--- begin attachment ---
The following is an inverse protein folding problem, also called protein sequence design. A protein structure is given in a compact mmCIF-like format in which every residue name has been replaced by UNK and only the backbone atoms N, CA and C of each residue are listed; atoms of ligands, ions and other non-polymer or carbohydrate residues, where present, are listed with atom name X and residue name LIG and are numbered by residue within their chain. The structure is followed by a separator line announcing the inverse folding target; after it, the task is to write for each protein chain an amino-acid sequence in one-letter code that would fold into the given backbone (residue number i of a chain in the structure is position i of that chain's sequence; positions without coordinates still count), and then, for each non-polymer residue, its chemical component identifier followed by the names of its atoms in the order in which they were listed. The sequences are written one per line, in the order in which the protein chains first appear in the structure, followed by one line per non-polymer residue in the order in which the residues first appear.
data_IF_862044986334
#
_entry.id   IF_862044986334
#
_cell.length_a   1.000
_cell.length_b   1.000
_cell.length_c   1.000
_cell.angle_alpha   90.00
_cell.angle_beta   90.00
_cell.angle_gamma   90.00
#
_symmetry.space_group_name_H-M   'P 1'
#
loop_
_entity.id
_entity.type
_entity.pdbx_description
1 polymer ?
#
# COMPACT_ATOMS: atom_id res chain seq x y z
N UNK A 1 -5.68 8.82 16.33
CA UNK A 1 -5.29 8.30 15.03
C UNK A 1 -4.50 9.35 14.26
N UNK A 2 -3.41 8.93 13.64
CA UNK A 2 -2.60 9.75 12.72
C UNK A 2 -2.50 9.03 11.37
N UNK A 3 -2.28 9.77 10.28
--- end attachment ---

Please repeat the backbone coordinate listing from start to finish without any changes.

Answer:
The following is an inverse protein folding problem, also called protein sequence design. A protein structure is given in a compact mmCIF-like format in which every residue name has been replaced by UNK and only the backbone atoms N, CA and C of each residue are listed; atoms of ligands, ions and other non-polymer or carbohydrate residues, where present, are listed with atom name X and residue name LIG and are numbered by residue within their chain. The structure is followed by a separator line announcing the inverse folding target; after it, the task is to write for each protein chain an amino-acid sequence in one-letter code that would fold into the given backbone (residue number i of a chain in the structure is position i of that chain's sequence; positions without coordinates still count), and then, for each non-polymer residue, its chemical component identifier followed by the names of its atoms in the order in which they were listed. The sequences are written one per line, in the order in which the protein chains first appear in the structure, followed by one line per non-polymer residue in the order in which the residues first appear.
data_IF_862044986334
#
_entry.id   IF_862044986334
#
_cell.length_a   1.000
_cell.length_b   1.000
_cell.length_c   1.000
_cell.angle_alpha   90.00
_cell.angle_beta   90.00
_cell.angle_gamma   90.00
#
_symmetry.space_group_name_H-M   'P 1'
#
loop_
_entity.id
_entity.type
_entity.pdbx_description
1 polymer ?
#
# COMPACT_ATOMS: atom_id res chain seq x y z
N UNK A 1 -5.68 8.82 16.33
CA UNK A 1 -5.29 8.30 15.03
C UNK A 1 -4.50 9.35 14.26
N UNK A 2 -3.41 8.93 13.64
CA UNK A 2 -2.60 9.75 12.72
C UNK A 2 -2.50 9.03 11.37
N UNK A 3 -2.28 9.77 10.28